One of the least frequently glamorized degrees is the psychology degree. While law degrees are routinely made out to be the most desirable credentials – next to becoming an M.D. of course – a psychology degree is more often than not underestimated. Putting your psychology degree to work, against popular lore and stereotypical cartooning, does not require you to invest in a couch and "shrink" others head!
To learn about career options a psychology degree opens up, you do not have to look much further than the field of clinical psychology. Sure, you could go into private practice, but many degreed psychologists find it far more rewarding to take on work in areas where they can actively help those traumatized by certain life events, such as warm abuse, death, and divorce. Outpatient - as well as inpatient - counseling centers are populated with candidates who are putting their psychology degrees to work in this manner.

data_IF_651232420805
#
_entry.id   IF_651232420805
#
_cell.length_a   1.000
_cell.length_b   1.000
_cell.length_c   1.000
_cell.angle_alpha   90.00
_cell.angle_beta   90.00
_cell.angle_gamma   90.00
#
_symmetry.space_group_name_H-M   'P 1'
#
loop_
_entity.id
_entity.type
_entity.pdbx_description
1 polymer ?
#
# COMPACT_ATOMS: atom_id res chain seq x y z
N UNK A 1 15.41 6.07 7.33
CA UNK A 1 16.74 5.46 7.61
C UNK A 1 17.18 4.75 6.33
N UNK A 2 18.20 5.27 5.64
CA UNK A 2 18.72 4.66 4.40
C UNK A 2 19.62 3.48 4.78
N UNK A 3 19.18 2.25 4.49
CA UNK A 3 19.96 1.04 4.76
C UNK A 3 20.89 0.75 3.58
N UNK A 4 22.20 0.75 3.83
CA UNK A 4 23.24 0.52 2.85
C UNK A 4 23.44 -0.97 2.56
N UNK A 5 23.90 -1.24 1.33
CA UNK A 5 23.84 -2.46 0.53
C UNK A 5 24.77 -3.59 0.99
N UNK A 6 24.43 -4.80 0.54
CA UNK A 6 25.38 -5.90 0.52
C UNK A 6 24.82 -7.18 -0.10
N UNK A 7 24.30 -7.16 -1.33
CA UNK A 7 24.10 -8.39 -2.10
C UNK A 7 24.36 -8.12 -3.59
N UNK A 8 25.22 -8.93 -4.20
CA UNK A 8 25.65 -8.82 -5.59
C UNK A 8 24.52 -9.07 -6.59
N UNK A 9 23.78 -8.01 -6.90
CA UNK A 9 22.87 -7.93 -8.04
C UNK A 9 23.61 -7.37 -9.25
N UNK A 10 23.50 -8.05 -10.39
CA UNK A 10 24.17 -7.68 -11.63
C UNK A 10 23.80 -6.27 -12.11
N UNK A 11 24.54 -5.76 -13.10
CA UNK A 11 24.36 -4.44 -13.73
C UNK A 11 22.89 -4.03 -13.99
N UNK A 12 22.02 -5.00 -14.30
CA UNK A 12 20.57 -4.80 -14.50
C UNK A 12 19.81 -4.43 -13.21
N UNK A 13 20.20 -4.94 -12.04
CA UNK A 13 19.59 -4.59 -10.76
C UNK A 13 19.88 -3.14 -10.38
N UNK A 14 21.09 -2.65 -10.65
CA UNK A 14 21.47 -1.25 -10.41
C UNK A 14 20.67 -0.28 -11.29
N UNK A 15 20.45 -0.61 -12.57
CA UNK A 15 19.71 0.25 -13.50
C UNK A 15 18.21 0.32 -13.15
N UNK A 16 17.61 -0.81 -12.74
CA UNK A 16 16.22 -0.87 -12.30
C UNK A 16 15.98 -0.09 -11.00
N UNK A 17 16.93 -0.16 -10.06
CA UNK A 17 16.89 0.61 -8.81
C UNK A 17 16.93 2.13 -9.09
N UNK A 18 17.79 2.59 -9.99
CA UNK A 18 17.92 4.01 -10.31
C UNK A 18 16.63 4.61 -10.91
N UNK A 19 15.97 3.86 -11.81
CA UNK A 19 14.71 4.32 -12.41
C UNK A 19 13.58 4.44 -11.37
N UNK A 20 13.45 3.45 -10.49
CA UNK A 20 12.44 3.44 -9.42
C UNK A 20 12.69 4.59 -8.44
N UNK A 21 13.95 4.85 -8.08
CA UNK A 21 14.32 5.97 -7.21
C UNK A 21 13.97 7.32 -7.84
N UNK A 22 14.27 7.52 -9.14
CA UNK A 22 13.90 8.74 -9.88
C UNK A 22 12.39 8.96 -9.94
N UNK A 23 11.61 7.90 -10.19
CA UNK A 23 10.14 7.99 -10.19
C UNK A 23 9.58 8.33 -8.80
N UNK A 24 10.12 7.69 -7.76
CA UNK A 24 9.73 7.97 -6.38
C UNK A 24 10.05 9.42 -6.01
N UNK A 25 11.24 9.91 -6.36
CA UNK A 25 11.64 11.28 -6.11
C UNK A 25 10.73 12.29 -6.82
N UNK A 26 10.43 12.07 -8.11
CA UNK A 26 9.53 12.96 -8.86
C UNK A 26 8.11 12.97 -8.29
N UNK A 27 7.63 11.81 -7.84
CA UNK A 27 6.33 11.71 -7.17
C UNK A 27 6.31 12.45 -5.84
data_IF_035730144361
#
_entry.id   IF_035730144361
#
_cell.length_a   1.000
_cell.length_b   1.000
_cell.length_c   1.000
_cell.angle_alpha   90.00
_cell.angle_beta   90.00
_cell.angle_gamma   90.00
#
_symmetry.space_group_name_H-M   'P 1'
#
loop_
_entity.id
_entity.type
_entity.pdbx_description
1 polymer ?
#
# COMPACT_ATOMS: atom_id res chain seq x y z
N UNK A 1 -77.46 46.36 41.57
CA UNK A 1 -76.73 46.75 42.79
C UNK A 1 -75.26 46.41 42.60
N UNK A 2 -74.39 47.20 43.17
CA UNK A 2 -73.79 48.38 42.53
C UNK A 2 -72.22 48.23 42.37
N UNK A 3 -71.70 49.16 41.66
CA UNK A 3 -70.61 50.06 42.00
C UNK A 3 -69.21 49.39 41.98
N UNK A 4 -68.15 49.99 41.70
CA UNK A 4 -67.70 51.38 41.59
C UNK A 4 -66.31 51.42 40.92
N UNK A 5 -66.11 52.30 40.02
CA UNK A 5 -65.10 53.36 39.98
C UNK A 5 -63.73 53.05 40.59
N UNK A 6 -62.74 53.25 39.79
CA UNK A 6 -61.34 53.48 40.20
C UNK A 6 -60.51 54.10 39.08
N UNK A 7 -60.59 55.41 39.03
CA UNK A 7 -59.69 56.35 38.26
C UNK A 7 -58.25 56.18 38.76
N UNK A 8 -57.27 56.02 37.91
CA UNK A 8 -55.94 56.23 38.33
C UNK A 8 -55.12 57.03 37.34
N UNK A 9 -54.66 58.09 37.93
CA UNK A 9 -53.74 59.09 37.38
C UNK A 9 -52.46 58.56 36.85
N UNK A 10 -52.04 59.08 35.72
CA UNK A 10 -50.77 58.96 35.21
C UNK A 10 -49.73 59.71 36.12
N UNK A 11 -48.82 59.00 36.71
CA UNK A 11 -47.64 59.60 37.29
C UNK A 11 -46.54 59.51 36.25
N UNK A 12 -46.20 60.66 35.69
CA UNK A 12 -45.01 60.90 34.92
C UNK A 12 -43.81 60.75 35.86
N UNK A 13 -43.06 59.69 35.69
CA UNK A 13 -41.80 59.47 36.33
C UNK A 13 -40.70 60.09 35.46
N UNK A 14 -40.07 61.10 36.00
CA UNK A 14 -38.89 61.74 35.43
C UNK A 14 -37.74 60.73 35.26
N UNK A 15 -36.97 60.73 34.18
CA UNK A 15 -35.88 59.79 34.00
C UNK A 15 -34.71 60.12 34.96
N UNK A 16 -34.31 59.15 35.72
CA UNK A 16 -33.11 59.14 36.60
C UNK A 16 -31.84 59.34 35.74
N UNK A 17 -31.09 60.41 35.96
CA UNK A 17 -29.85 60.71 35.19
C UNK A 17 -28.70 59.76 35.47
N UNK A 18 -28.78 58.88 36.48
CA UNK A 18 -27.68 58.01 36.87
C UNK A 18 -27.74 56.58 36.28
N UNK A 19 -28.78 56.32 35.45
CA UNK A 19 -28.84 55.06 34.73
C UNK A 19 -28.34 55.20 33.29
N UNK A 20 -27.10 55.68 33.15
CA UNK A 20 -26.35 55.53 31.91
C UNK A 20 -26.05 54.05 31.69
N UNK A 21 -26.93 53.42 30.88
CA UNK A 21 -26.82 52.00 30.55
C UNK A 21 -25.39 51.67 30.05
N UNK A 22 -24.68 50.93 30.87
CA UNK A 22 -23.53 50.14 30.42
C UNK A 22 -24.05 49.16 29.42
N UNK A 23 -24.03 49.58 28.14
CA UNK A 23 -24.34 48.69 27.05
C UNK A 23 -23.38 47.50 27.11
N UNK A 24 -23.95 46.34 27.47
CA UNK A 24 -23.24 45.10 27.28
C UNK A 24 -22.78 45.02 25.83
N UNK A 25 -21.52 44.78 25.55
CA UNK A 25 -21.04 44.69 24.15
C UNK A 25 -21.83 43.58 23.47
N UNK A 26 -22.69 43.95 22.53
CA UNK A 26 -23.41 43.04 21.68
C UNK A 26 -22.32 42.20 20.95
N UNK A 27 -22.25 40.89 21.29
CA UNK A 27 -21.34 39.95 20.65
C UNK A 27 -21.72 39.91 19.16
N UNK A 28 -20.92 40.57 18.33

Yet it is noteworthy that the usefulness of a psychology degree does not end there. Privately owned companies and also public employers have seen the wisdom of having a trained counselor on their human resources staff and in addition to offering private counseling for employees, the services of these professionals have helped improve the work environments for legions of workers.
Advertising agencies have also found that there is a lot of value to having psychologists on staff who will provide that little edge to their campaigns that can make all the difference in the world when it comes to crafting a working ad campaign. Even car manufacturers are seeking out help from highly trained and degreed psychologists in an effort to find ways of making their offerings more appealing to a consumer group that is beginning to turn away from gas guzzling vehicles and clamoring for more environmentally friendly solutions.